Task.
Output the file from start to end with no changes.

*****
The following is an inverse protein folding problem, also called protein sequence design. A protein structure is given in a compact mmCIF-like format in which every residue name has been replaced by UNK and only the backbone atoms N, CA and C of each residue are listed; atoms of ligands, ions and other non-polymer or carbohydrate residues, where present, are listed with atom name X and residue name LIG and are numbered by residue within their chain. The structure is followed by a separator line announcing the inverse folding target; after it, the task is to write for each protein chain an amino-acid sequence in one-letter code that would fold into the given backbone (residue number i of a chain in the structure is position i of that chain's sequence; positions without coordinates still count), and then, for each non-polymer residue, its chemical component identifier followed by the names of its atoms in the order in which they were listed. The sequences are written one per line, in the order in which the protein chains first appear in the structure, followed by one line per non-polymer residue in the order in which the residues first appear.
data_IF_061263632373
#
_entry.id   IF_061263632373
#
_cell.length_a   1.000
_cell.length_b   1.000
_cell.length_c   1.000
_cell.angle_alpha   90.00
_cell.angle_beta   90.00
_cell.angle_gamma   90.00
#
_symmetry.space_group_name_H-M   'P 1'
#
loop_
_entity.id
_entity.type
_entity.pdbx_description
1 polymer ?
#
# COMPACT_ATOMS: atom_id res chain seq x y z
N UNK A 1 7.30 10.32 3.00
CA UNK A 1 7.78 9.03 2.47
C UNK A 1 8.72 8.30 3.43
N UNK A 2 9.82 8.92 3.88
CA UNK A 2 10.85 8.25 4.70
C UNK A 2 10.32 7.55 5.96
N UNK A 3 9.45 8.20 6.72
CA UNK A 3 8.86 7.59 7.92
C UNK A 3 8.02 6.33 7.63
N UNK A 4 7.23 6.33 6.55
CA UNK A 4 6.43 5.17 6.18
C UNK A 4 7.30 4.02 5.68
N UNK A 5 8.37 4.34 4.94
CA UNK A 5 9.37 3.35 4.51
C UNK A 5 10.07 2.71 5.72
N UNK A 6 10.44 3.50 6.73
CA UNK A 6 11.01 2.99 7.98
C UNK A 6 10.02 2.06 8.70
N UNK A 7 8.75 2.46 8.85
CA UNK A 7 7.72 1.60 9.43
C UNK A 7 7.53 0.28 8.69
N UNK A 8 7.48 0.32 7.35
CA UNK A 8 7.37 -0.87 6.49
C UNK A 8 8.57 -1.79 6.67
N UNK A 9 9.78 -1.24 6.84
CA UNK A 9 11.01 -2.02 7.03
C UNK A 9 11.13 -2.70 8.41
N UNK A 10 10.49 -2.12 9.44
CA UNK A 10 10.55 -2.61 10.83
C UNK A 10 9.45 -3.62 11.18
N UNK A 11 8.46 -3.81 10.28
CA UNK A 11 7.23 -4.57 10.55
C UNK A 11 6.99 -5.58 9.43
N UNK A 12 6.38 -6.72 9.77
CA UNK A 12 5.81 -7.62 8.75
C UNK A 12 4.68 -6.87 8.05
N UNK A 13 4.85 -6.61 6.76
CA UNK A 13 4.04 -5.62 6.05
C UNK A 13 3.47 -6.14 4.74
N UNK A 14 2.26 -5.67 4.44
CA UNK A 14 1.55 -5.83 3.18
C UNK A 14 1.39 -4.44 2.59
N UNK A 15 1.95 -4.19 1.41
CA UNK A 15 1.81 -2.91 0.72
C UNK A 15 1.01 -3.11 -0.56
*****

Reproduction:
The following is an inverse protein folding problem, also called protein sequence design. A protein structure is given in a compact mmCIF-like format in which every residue name has been replaced by UNK and only the backbone atoms N, CA and C of each residue are listed; atoms of ligands, ions and other non-polymer or carbohydrate residues, where present, are listed with atom name X and residue name LIG and are numbered by residue within their chain. The structure is followed by a separator line announcing the inverse folding target; after it, the task is to write for each protein chain an amino-acid sequence in one-letter code that would fold into the given backbone (residue number i of a chain in the structure is position i of that chain's sequence; positions without coordinates still count), and then, for each non-polymer residue, its chemical component identifier followed by the names of its atoms in the order in which they were listed. The sequences are written one per line, in the order in which the protein chains first appear in the structure, followed by one line per non-polymer residue in the order in which the residues first appear.
data_IF_061263632373
#
_entry.id   IF_061263632373
#
_cell.length_a   1.000
_cell.length_b   1.000
_cell.length_c   1.000
_cell.angle_alpha   90.00
_cell.angle_beta   90.00
_cell.angle_gamma   90.00
#
_symmetry.space_group_name_H-M   'P 1'
#
loop_
_entity.id
_entity.type
_entity.pdbx_description
1 polymer ?
#
# COMPACT_ATOMS: atom_id res chain seq x y z
N UNK A 1 7.30 10.32 3.00
CA UNK A 1 7.78 9.03 2.47
C UNK A 1 8.72 8.30 3.43
N UNK A 2 9.82 8.92 3.88
CA UNK A 2 10.85 8.25 4.70
C UNK A 2 10.32 7.55 5.96
N UNK A 3 9.45 8.20 6.72
CA UNK A 3 8.86 7.59 7.92
C UNK A 3 8.02 6.33 7.63
N UNK A 4 7.23 6.33 6.55
CA UNK A 4 6.43 5.17 6.18
C UNK A 4 7.30 4.02 5.68
N UNK A 5 8.37 4.34 4.94
CA UNK A 5 9.37 3.35 4.51
C UNK A 5 10.07 2.71 5.72
N UNK A 6 10.44 3.50 6.73
CA UNK A 6 11.01 2.99 7.98
C UNK A 6 10.02 2.06 8.70
N UNK A 7 8.75 2.46 8.85
CA UNK A 7 7.72 1.60 9.43
C UNK A 7 7.53 0.28 8.69
N UNK A 8 7.48 0.32 7.35
CA UNK A 8 7.37 -0.87 6.49
C UNK A 8 8.57 -1.79 6.67
N UNK A 9 9.78 -1.24 6.84
CA UNK A 9 11.01 -2.02 7.03
C UNK A 9 11.13 -2.70 8.41
N UNK A 10 10.49 -2.12 9.44
CA UNK A 10 10.55 -2.61 10.83
C UNK A 10 9.45 -3.62 11.18
N UNK A 11 8.46 -3.81 10.28
CA UNK A 11 7.23 -4.57 10.55
C UNK A 11 6.99 -5.58 9.43
N UNK A 12 6.38 -6.72 9.77
CA UNK A 12 5.81 -7.62 8.75
C UNK A 12 4.68 -6.87 8.05
N UNK A 13 4.85 -6.61 6.76
CA UNK A 13 4.04 -5.62 6.05
C UNK A 13 3.47 -6.14 4.74
N UNK A 14 2.26 -5.67 4.44
CA UNK A 14 1.55 -5.83 3.18
C UNK A 14 1.39 -4.44 2.59
N UNK A 15 1.95 -4.19 1.41
CA UNK A 15 1.81 -2.91 0.72
C UNK A 15 1.01 -3.11 -0.56